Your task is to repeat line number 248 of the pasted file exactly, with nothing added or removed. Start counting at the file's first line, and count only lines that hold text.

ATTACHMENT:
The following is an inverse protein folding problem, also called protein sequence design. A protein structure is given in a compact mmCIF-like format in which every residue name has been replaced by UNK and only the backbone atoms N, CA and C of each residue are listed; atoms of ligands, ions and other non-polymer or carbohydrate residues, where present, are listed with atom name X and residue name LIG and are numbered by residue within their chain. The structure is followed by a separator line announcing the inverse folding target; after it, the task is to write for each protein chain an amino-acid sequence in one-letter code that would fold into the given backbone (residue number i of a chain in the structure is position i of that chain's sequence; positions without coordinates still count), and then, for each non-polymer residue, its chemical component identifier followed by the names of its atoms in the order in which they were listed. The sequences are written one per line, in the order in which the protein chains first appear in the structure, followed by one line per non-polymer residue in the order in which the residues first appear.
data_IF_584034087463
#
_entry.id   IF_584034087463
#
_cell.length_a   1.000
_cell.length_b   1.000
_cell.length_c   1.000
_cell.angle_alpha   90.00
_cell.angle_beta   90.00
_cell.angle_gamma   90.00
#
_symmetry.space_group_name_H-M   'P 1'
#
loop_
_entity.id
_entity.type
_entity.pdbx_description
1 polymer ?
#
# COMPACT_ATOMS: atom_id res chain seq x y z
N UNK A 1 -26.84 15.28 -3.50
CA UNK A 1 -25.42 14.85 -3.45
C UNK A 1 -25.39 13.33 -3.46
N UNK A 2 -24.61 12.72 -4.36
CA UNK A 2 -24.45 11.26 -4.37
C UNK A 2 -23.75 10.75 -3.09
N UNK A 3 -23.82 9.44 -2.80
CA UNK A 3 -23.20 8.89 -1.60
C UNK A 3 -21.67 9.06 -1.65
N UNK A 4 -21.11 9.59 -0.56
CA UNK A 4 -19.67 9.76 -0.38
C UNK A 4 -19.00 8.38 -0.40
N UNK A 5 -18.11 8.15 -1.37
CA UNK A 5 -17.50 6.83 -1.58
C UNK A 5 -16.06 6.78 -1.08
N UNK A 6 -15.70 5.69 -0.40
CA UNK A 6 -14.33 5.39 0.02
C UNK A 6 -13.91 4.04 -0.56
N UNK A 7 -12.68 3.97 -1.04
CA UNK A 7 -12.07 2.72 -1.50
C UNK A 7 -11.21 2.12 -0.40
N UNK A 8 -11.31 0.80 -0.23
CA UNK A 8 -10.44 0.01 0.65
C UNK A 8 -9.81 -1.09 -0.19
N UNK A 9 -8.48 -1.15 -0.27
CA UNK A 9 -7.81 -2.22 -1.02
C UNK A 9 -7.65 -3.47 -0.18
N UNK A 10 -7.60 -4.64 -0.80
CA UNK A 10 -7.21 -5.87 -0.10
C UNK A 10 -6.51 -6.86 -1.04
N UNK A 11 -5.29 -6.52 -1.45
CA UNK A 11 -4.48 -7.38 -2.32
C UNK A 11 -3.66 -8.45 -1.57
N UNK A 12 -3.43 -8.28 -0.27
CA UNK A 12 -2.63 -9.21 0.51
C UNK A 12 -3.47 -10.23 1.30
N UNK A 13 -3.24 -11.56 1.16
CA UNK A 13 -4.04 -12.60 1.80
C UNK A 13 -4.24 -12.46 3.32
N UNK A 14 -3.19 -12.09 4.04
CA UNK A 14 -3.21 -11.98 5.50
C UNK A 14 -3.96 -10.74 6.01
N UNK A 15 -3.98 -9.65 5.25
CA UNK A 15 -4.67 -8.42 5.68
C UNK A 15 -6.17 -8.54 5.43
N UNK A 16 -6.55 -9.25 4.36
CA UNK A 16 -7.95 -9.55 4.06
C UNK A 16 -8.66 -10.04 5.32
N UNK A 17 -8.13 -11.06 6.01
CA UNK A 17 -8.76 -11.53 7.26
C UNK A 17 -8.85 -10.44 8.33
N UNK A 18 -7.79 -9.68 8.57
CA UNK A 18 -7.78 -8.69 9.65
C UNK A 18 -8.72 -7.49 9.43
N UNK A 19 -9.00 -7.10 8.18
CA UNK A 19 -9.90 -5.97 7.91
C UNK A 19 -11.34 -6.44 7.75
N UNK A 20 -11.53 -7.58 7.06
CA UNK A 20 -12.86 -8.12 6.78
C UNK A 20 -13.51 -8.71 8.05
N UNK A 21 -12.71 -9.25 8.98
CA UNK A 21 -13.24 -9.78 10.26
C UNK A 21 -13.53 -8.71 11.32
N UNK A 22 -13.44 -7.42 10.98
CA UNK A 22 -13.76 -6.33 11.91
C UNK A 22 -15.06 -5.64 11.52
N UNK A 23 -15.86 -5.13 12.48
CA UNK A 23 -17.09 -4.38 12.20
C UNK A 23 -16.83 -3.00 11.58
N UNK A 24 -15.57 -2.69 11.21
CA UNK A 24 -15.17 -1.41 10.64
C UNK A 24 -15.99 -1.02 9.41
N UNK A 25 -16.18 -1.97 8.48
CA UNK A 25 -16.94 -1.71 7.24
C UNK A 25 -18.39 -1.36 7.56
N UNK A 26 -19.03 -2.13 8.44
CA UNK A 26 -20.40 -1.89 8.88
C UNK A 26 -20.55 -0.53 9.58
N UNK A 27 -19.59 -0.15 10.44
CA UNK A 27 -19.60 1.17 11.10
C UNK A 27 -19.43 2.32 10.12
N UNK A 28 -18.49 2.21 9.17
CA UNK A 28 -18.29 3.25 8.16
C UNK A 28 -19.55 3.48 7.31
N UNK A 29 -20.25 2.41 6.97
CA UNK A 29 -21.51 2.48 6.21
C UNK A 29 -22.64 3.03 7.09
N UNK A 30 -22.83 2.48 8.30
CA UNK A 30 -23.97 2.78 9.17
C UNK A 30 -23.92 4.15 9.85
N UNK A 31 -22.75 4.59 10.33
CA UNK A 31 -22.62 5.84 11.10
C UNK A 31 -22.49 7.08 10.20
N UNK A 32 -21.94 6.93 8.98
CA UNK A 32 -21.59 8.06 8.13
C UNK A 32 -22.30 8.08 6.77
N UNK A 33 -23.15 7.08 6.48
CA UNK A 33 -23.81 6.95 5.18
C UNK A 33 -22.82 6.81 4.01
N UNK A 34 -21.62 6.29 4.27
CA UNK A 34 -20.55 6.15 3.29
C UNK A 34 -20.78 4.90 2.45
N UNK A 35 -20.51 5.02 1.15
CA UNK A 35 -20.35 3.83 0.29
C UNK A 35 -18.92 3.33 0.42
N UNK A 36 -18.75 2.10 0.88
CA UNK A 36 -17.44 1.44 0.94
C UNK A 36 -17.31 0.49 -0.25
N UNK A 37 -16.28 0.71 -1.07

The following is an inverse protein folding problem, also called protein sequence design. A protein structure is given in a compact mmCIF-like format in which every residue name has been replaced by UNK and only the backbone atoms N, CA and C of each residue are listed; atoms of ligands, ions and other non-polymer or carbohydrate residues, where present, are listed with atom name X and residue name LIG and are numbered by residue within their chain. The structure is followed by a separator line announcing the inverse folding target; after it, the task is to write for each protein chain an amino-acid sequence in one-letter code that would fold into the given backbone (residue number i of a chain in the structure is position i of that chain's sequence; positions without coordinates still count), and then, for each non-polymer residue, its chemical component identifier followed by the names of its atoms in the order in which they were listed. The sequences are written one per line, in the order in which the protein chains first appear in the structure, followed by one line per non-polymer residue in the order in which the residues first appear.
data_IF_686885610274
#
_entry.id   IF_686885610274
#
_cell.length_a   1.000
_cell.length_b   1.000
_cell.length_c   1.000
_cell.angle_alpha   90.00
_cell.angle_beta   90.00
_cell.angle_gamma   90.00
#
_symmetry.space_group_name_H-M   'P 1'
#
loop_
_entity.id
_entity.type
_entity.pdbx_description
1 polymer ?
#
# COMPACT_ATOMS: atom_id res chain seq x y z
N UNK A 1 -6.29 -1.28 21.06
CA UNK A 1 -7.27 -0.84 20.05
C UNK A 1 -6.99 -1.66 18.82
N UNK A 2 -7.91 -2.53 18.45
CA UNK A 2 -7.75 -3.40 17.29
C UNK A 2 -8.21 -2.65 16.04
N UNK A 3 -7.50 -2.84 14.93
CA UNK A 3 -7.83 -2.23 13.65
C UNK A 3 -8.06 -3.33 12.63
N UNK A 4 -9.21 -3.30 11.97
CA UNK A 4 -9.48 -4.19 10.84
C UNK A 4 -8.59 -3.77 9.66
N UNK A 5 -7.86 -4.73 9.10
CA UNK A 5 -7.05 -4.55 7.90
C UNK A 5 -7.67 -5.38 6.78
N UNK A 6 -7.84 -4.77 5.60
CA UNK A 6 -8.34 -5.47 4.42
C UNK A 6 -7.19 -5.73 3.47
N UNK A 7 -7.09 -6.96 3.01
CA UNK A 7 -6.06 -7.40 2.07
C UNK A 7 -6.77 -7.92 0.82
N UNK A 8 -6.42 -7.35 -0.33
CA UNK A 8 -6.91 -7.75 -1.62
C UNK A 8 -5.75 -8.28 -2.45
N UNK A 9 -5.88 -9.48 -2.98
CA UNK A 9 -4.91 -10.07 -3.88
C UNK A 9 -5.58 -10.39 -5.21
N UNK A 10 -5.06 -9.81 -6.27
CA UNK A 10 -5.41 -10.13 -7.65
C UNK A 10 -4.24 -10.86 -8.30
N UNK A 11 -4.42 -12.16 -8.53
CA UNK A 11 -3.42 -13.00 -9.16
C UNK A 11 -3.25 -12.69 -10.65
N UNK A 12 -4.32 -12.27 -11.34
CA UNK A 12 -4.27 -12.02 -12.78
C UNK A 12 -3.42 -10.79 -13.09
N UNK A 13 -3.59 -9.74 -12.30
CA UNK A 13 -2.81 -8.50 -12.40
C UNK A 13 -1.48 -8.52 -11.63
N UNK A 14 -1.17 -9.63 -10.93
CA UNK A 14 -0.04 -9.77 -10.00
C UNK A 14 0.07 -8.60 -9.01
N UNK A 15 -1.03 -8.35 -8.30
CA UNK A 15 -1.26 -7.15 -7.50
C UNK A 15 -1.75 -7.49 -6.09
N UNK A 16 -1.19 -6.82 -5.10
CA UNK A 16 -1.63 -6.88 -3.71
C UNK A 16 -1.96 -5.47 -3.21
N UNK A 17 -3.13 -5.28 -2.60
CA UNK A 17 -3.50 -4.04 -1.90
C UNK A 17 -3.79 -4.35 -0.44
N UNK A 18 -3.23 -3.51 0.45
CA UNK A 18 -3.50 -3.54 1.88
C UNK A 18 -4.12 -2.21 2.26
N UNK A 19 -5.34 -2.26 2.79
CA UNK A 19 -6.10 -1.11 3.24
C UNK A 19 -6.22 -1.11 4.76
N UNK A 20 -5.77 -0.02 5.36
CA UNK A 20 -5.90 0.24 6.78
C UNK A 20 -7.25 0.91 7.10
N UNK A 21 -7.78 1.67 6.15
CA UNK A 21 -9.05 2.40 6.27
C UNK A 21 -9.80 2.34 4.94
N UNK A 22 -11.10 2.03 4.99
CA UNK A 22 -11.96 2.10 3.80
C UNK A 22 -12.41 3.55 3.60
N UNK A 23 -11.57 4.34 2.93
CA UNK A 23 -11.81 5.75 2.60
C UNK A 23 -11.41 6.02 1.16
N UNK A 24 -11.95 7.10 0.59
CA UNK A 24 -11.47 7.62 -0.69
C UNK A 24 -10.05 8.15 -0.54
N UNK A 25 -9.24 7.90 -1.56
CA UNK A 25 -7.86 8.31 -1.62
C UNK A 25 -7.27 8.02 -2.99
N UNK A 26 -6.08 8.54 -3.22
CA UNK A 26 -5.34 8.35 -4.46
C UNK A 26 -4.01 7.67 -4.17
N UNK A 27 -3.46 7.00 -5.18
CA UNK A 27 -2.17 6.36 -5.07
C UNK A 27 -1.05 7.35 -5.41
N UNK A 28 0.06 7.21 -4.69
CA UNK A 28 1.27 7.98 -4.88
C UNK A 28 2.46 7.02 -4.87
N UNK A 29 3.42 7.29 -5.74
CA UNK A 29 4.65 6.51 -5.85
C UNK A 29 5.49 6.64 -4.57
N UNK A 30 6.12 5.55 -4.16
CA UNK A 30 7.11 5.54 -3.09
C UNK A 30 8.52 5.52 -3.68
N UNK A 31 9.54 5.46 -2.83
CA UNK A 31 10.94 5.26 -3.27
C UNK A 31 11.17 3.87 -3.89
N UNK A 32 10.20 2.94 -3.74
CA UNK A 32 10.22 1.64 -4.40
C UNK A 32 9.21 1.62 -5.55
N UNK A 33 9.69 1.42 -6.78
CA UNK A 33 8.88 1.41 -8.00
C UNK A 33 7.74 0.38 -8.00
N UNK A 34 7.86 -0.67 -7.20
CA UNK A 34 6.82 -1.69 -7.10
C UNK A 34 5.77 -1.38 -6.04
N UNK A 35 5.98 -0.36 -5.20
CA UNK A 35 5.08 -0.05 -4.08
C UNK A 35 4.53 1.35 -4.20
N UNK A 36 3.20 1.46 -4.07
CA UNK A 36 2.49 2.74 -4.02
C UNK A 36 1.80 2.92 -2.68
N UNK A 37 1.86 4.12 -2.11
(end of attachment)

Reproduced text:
N UNK A 33 9.69 1.42 -6.78